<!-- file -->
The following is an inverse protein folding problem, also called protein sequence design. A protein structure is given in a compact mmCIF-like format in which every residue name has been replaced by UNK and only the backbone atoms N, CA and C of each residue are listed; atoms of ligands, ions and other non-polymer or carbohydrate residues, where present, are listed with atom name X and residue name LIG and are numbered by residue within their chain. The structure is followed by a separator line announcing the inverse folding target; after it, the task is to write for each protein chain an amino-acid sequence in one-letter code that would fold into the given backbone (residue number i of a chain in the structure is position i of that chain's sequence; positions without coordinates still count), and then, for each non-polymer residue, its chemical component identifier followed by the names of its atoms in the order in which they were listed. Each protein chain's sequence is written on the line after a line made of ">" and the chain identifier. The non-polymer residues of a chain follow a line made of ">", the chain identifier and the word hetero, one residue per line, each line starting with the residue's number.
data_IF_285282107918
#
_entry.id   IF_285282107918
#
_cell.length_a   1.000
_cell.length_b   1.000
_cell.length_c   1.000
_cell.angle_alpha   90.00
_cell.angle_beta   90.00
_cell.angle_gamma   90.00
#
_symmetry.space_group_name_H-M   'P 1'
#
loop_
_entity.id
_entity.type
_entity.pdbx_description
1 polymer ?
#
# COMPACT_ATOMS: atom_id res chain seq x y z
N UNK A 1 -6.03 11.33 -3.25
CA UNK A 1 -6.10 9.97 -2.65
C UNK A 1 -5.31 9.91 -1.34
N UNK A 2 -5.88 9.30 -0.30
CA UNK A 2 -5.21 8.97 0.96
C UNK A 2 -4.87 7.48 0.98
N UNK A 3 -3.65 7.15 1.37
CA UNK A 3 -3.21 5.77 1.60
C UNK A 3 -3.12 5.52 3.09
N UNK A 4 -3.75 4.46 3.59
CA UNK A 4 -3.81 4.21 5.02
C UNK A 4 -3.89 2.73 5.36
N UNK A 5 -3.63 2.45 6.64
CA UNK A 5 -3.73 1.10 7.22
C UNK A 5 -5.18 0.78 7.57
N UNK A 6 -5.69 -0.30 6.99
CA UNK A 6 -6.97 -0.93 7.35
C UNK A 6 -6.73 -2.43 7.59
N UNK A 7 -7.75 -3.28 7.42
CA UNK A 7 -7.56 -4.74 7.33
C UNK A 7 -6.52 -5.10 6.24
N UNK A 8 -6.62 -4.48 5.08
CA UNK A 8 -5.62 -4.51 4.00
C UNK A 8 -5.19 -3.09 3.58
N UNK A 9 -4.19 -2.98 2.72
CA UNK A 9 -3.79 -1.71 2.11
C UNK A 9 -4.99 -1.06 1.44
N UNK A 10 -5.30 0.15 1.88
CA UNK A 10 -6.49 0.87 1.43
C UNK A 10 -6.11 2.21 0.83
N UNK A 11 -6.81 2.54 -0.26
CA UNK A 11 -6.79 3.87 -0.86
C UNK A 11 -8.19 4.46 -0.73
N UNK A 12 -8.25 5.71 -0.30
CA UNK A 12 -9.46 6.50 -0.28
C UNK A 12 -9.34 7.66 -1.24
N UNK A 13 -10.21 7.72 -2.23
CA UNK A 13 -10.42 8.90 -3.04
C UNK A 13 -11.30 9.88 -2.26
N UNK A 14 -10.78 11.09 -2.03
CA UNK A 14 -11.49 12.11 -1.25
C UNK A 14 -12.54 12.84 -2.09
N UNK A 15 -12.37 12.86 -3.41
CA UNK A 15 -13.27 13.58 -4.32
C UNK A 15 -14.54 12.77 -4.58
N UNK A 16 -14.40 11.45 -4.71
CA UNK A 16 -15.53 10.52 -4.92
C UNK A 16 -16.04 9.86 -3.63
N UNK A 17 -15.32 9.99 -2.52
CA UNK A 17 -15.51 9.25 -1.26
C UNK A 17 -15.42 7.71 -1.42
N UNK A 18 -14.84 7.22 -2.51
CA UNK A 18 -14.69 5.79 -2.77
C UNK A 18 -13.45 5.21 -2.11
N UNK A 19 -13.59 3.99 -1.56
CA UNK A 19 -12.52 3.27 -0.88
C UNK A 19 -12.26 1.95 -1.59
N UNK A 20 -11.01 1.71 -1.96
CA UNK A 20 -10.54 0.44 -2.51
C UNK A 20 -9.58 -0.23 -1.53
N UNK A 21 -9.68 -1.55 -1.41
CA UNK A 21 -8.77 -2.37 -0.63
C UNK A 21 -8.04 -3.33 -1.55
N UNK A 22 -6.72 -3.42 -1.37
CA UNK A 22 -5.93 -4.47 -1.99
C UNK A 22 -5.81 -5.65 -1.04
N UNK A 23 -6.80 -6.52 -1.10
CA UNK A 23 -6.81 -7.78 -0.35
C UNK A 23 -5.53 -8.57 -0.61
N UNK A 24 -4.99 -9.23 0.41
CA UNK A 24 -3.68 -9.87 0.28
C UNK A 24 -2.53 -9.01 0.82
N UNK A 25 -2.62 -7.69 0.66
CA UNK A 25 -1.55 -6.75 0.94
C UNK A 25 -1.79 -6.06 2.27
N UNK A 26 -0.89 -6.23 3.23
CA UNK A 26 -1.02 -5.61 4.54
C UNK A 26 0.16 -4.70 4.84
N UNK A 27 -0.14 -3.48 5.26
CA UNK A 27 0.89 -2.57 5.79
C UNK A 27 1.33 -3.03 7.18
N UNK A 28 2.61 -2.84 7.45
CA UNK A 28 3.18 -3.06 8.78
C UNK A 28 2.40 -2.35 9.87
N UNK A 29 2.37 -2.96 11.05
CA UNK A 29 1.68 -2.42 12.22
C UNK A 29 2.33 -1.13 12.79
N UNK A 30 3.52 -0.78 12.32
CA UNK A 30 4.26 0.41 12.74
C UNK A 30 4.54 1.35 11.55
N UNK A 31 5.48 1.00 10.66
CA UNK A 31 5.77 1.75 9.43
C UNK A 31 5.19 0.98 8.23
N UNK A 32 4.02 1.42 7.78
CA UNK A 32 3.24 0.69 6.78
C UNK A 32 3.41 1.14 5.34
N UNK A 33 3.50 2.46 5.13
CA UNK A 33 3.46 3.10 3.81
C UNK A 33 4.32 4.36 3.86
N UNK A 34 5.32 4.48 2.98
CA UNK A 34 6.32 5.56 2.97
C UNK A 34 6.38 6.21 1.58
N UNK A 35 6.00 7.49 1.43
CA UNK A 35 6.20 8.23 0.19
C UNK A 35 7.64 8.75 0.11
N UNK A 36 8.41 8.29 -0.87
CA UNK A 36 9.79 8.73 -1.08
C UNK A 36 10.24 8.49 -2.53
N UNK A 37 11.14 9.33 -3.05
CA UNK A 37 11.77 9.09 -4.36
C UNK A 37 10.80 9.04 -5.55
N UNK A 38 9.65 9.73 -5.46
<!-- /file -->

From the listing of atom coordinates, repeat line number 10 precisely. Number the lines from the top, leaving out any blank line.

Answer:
_cell.angle_beta   90.00